How does one study a text? What I do is look for books about books!
Ilana-Davita wrote a great introduction to Pirkei Avot, Ethics of Our Fathers. Larry Lennhoff provided a link to online study with Rabbi Simchah Roth. And to my surprise today, Little Frumhouse posted about the first mishnah of Pirkei Avot.
Jewish Action, the magazine of the Orthodox Union, has a review this month on two books on Pirkei Avot:
Pirkei Avos: Teachings for Our Times by Rabbi Berel Wein
I was in our local “sefarim” (books) store this afternoon, and I saw a three-volume commentary by Irving Bunim called Ethics from Sinai: A Wide-Ranging Commentary on Pirkei Avos. The store also has an Art Scroll Children’s Pirkei Avos, which is rather tempting, so I could perhaps interest one of my children? It would be much more fun to learn with one of them.
Of all these various books, the one that appeals to me most seems to be Relevance. After all, am I not seeking to find relevance in the Mishnah of 2000 years ago to my present life?
In his review in Jewish Action magazine, Sholom Gold tells us that Rabbi Dan Roth discovered there are 1,128 books already written on Pirkei Avot! This is one well-discussed text. But Sholom Gold is glad that despite the many books already written, Rabbi Roth has written this one:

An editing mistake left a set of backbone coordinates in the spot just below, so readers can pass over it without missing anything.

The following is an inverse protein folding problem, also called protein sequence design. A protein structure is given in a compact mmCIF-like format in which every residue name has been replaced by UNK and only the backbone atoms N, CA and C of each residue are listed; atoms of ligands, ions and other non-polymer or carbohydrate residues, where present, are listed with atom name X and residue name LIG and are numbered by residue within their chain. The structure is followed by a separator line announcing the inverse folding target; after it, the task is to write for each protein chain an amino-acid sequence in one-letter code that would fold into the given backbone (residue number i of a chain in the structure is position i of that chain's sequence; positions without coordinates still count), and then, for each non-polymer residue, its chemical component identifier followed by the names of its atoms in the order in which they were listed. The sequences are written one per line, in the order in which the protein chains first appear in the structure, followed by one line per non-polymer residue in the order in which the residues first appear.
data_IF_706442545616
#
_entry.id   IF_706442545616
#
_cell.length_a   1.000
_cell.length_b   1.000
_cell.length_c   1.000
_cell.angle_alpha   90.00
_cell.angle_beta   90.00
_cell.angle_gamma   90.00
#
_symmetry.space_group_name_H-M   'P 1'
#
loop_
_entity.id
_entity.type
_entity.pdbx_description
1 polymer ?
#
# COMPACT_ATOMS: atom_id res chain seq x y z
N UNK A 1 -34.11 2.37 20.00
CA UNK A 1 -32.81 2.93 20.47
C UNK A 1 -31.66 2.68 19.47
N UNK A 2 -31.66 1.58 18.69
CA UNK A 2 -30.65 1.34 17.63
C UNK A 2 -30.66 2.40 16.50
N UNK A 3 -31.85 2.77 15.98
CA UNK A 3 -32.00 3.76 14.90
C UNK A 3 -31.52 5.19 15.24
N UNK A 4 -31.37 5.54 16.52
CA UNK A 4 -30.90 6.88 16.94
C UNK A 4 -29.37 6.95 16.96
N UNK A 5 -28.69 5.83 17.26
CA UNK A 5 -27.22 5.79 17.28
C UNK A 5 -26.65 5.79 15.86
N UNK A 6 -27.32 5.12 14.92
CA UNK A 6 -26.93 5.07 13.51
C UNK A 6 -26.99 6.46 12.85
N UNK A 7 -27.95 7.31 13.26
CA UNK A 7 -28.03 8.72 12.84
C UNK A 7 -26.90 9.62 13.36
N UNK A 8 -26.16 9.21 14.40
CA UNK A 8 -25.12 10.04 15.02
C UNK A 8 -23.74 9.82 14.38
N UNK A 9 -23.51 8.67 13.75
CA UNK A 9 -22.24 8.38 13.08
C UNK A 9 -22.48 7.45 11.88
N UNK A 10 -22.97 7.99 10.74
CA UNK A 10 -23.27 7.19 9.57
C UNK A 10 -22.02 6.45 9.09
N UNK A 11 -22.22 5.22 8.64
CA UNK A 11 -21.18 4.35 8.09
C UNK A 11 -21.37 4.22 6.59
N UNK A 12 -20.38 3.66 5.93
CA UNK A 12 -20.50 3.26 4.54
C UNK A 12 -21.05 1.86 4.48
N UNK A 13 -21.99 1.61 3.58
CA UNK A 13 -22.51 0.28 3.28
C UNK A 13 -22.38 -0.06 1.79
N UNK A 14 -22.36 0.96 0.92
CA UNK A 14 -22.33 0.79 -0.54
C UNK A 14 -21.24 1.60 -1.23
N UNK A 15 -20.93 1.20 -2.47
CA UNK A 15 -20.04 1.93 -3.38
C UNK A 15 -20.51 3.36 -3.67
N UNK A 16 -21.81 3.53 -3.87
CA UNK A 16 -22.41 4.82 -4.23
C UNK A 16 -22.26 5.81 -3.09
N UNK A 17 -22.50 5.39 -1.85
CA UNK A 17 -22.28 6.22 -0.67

True to the work’s title, Rabbi Roth consistently tries to make Pirkei Avot relevant to the contemporary reader. In doing so, the author tells us that he was inspired by Rabbi Samson Raphael Hirsch, who once wrote: “I intend to show that this full and authentic Judaism does not belong to an antiquated past but to the living pulsating present; nay, that the whole future with all its intellectual and social problems whose solution mankind expects of it, belongs to Judaism, the full and unabridged Judaism.”
The review then brings samples of how Rabbi Roth relates individual phrases or lines to modern life. For example, “Rabbi Akiva said…’Masoret is a protective fence around the Torah’. Rabbi Roth learns from this that the ideal way to preserve the Torah is by maintaining the oral quality of the law. He then relates this to our own day and warns of over-dependence on DVDs and computers for Torah knowledge: “But let us never allow this surge of information to prevent us from internalizing the Torah.”
He then expands on this to include photography:
Even when visiting tragic places such as Auschwitz and other death camps, one will find people busy taking photos instead of using the heartrending moment for deep thought and reflection.
As one who takes many photos, this line gave me pause. Sometimes I feel I am better able to see nature when I take photos. But often when I am with my children, I just want to enjoy them. I don’t want to spend all my time snapping away. As an artist, I could take this even one step further — perhaps one can allow oneself down periods to reflect, and then the art will be ever so stronger when one returns to the canvas or paper. I doubt Rabbi Akiva meant that I should feel OK about reflecting and then returning to artwork, but somehow that’s where I traveled in this intellectual journey…
Stay tuned for more on Pirkei Avot on this blog when I return from vacation.
See my previous post on Pirkei Avot, in which I tackled women’s issues